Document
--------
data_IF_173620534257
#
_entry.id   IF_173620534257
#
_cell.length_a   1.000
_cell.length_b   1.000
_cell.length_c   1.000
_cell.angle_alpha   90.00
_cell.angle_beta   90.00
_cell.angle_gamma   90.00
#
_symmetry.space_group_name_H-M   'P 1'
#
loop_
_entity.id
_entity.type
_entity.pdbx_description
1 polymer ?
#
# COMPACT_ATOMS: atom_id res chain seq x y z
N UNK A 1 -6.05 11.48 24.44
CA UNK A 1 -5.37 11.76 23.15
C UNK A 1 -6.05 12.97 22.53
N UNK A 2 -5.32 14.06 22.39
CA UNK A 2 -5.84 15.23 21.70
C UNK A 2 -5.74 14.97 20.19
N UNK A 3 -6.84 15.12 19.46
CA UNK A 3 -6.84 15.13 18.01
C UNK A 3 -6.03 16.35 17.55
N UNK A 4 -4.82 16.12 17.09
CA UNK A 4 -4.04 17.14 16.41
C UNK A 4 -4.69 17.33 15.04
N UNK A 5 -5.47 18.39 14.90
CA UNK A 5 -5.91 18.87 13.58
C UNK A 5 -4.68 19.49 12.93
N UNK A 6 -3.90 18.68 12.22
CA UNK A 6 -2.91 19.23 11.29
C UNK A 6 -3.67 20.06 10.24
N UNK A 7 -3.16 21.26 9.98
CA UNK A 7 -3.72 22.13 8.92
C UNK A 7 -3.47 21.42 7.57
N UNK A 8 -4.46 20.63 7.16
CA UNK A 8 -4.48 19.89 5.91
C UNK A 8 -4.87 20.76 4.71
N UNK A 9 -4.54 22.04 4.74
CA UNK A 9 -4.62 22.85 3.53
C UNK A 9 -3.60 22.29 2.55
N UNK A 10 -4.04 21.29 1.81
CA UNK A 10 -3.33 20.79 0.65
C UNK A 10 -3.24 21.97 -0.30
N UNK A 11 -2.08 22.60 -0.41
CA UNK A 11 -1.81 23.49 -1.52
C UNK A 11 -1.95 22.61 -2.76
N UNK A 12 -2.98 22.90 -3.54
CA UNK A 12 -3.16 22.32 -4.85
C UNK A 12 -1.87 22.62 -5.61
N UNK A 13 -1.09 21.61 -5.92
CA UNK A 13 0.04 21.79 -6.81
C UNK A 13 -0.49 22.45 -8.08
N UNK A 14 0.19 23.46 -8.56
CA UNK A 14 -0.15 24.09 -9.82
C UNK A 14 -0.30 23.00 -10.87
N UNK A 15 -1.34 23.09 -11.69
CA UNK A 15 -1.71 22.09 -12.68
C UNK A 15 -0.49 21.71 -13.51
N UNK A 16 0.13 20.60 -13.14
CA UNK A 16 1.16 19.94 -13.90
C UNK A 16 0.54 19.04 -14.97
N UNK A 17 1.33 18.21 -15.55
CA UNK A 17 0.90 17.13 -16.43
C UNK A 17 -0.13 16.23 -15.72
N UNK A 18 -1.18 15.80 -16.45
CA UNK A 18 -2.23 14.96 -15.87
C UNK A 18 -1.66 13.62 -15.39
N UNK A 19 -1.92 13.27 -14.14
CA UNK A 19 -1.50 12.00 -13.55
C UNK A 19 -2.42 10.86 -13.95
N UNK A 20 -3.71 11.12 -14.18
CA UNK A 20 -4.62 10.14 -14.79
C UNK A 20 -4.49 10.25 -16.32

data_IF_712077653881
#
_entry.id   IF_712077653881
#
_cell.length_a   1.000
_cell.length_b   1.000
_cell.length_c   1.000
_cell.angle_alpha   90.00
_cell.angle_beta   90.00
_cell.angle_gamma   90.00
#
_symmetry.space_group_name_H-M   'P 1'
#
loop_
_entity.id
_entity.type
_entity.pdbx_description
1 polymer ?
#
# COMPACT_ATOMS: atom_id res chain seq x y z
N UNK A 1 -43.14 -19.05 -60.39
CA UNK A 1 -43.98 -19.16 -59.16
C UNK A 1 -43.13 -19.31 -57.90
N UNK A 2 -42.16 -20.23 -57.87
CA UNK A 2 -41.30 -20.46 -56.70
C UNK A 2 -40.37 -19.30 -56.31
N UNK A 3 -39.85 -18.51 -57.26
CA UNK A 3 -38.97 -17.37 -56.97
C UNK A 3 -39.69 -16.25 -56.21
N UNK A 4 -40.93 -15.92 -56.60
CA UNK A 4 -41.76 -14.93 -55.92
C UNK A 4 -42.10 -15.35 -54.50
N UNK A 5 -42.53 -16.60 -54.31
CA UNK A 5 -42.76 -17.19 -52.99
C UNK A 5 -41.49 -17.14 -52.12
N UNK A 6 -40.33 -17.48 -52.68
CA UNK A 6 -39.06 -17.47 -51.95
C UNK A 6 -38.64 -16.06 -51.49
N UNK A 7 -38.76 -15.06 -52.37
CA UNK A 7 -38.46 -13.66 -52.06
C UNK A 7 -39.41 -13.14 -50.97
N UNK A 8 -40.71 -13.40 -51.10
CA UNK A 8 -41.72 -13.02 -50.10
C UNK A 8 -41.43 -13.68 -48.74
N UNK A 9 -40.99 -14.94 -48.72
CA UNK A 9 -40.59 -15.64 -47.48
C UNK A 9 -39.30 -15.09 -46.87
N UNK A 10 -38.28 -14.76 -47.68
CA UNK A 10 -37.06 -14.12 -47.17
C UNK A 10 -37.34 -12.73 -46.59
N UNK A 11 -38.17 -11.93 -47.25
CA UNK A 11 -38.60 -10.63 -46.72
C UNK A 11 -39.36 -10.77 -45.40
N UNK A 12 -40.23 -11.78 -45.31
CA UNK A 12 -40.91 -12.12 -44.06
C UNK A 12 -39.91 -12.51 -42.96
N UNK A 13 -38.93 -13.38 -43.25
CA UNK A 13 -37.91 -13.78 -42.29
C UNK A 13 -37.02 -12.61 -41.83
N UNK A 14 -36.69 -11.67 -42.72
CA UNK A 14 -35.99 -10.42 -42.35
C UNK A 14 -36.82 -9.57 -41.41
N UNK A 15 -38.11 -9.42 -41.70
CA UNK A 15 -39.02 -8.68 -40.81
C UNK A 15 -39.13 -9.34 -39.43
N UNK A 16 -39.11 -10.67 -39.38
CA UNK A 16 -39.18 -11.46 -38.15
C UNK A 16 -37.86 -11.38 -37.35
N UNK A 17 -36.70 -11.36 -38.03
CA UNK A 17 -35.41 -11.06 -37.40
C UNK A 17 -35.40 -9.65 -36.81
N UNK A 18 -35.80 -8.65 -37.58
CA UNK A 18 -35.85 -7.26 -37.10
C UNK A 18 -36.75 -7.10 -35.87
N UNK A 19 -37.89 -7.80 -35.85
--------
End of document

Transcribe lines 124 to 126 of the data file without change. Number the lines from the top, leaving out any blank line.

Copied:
C UNK A 8 -41.43 -13.68 -48.74
N UNK A 9 -40.99 -14.94 -48.72
CA UNK A 9 -40.59 -15.64 -47.48